As a law clerk, and as part of my part-time social media marketing/content writing business, I attend legal conferences to learn about industry news and different areas of law. I recently attended a conference at the end of October. There was a wide array of topics covered, but one in particular stood out for me: high functioning workplace depression. This was by far one of the best presentations I have attended, because I can relate to it. I sat through the presentation, listening to the speaker, my eyes welling up with tears (for various reasons), and so grateful that our legal organization invited this speaker to our conference to share his experience and to spread awareness about this very important issue.
In recent blogs, I may have mentioned I am experiencing a mixed state. I keep fluctuating. Right now I am very easily agitated, can become hypomanic easily, have difficulty sleeping but I feel low and sad- painfully sad at the same time. The sadness is sucking the life out of me- or at least that is how it feels as I write this. So, feeling this way, listening to that presentation, I just wanted to cry. Not because it upset me, but almost tears of relief, for someone speaking up, and to such a large crowd.
I am a high functioning person. I was always a good student, perfectionist of sorts, and eager to please. I still am, so that makes me high functioning at work, even with depression, anxiety and bipolar disorder. You would never know that I go through what I go through by looking at me do my work at work, or interacting with me at work. I am that good at hiding it. Believe me, this is not easy to do, and it is exhausting. I often wonder how long I can keep it up for, but I have pretty much been at it my whole working career. I will say that in my current position, my job does not involve a lot of client interaction so unless I am attending a mediation, I do not have to interact with others unless I am having lunch in the lunchroom or have to say good morning/have a good night/nice weekend to anyone who walks by my desk.
Getting back to this presentation I attended, the speaker discussed the personal struggle of “How can I be depressed as a lawyer, by all accounts I have a good life, so many people are worse off. Why can’t I snap out of it?”. So essentially, self-stigma, or “my problems aren’t serious”, which I can relate to because when I am really low, I convince myself I don’t have a right to be depressed and I am stupid for feeling that way. To counteract the self-stigma/self-criticism, the speaker expressed that depression doesn’t have much to do with your personal status; wealth/”status” is not a cure. He mentioned that it is unfortunate that people still think mental illness is an affliction of the weak. He also described high functioning depression in an interesting way, explaining that it can disguise itself as intensity and determination so that our work does not suffer.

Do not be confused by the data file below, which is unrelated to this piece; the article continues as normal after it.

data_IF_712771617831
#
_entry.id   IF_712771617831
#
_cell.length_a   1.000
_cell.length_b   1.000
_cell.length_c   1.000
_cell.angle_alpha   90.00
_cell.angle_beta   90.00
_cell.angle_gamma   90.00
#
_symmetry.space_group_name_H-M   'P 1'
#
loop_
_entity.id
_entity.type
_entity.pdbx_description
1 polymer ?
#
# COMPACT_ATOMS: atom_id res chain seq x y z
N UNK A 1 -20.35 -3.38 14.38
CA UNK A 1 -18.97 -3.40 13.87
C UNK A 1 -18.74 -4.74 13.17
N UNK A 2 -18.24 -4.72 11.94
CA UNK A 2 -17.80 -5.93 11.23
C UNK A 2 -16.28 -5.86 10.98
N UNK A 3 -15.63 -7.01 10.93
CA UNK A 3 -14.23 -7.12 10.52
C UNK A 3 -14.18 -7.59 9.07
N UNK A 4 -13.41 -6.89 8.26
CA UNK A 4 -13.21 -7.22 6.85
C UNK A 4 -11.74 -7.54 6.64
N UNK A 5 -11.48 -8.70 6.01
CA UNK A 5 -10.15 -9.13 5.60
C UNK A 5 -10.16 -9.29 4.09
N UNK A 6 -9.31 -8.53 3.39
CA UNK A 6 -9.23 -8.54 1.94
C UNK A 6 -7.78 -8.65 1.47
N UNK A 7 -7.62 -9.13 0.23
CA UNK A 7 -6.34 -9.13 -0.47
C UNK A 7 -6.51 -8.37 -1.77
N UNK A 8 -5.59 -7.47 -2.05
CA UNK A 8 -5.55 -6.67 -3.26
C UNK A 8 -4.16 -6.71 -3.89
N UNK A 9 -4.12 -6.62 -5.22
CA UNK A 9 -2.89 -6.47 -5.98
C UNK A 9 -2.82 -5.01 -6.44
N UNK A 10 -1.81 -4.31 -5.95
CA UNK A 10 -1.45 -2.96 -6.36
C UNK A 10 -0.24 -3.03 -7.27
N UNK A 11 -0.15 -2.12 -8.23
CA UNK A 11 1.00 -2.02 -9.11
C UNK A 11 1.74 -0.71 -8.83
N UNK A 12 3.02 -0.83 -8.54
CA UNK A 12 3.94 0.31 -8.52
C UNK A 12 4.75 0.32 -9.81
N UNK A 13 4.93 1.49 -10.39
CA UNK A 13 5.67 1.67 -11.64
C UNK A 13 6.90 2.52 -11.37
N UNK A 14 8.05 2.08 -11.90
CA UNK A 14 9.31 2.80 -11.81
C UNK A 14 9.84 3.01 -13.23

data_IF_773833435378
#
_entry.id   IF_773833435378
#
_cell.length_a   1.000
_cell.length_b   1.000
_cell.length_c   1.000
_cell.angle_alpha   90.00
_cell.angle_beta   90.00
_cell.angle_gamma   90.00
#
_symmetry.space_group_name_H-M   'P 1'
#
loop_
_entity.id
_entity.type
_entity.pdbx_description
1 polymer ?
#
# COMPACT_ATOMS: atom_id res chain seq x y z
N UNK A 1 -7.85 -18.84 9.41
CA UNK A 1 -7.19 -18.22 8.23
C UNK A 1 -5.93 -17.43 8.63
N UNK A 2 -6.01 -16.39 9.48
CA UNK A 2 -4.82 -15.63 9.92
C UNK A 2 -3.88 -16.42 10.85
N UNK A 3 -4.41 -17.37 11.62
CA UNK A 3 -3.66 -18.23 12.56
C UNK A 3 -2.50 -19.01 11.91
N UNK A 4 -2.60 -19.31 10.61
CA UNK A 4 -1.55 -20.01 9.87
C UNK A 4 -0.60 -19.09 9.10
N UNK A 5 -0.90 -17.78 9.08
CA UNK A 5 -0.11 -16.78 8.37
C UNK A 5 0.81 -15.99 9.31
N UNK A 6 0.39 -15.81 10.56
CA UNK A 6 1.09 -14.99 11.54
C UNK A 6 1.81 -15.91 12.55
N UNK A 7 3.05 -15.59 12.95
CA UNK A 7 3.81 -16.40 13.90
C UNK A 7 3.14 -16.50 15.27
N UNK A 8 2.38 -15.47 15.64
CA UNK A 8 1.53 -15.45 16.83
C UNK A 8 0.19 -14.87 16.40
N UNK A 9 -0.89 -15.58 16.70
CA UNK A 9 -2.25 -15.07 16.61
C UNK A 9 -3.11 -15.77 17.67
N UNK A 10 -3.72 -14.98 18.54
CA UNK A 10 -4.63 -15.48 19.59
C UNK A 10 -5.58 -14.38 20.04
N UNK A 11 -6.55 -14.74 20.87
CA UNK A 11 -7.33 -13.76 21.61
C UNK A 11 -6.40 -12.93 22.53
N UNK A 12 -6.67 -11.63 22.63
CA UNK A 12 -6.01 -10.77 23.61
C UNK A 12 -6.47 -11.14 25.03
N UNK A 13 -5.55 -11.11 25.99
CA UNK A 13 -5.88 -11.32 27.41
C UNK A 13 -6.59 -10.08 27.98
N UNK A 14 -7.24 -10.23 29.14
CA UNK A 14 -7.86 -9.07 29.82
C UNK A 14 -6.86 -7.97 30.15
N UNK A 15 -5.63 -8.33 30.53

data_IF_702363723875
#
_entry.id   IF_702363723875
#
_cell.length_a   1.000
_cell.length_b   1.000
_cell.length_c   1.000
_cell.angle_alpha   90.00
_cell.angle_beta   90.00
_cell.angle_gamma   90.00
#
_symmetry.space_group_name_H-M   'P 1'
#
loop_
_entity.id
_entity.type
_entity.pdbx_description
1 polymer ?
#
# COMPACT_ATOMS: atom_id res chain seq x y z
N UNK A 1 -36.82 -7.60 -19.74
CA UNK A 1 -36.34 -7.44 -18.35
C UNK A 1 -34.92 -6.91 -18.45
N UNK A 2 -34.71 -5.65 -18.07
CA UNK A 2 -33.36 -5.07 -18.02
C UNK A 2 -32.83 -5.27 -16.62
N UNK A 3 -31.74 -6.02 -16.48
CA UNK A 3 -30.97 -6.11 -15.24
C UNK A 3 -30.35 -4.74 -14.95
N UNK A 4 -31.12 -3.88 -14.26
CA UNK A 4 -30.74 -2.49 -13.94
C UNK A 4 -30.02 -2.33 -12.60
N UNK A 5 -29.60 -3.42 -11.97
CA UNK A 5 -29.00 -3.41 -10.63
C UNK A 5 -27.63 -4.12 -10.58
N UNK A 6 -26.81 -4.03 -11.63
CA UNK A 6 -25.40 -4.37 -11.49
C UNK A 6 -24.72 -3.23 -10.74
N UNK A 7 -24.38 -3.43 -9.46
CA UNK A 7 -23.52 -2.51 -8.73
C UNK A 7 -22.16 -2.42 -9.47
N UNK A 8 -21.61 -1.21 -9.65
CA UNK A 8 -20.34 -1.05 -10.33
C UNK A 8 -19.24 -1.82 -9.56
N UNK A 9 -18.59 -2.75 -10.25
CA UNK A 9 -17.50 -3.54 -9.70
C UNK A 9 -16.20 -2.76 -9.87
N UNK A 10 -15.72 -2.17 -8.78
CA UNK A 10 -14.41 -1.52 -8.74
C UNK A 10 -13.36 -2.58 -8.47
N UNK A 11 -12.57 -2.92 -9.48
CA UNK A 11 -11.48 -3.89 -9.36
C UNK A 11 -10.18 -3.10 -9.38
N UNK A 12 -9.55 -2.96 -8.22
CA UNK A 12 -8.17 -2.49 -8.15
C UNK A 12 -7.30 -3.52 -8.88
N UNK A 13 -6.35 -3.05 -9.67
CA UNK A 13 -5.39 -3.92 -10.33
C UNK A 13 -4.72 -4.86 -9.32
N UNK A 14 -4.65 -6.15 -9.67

He talked about the importance of asking for help and seeking help. You can’t think your way into a better mood. I know this to be true. This is why statements like “cheer up” or “snap out of it” don’t help people with depression. It’s not that simple. We have to figure out what works for us, on our own time, because in our darkest days, we find pleasure in nothing and cannot enjoy anything.
What works for one person, may not work for another person. I read many mental health blogs so I feel less alone. I write these blogs hoping to bring comfort to other people.
Today, I am writing this blog while “pet-sitting” at my parents’ house. I love my dogs. The dogs are family. Nothing is better than seeing their happy faces and wagging tails because they are so excited to see me. Unfortunately, the condominium I live in doesn’t allow pets so I only see them when I go to my parents’, so spending time with them is a good reason to get out of my condo. One of the dogs, Norman, came into my life when I was in a very bad place after my bipolar diagnosis. I remember I was having trouble getting out of bed on the weekends and getting to work on time during the week (of course commuting on the subway that always had delays never helped). I just felt listless. I don’t think my parents wanted to have three dogs in the house, as we were renovating the house but this puppy needed a home and once I saw him, I had to have him. And he made me so happy, and that was it. Slowly, I started to come out from under that dark cloud of “I have a lifelong mental illness and I hate myself” because Norman was to be my responsibility and he was and still is so adorable and sweet that I wanted to get up and at it.
This is Norman as a puppy:
Dogs just feel your emotions and give you “support” in their own way. Dogs don’t care about your diagnosis of bipolar disorder and don’t care about stigma.
We should only care about stigma in the sense of acknowledging that stigma is dangerous and we need to find ways to eradicate it. It’s going to be tough, because so many people have ingrained beliefs about mental illness, the media portrays people with mental illness as violent and dangerous, and there are so many dangerous myths out there. Start the dialogue about living well with mental illness. Create a safe space to talk about it. Take advantage of days like “Bell Let’s Talk” to share your feelings or story.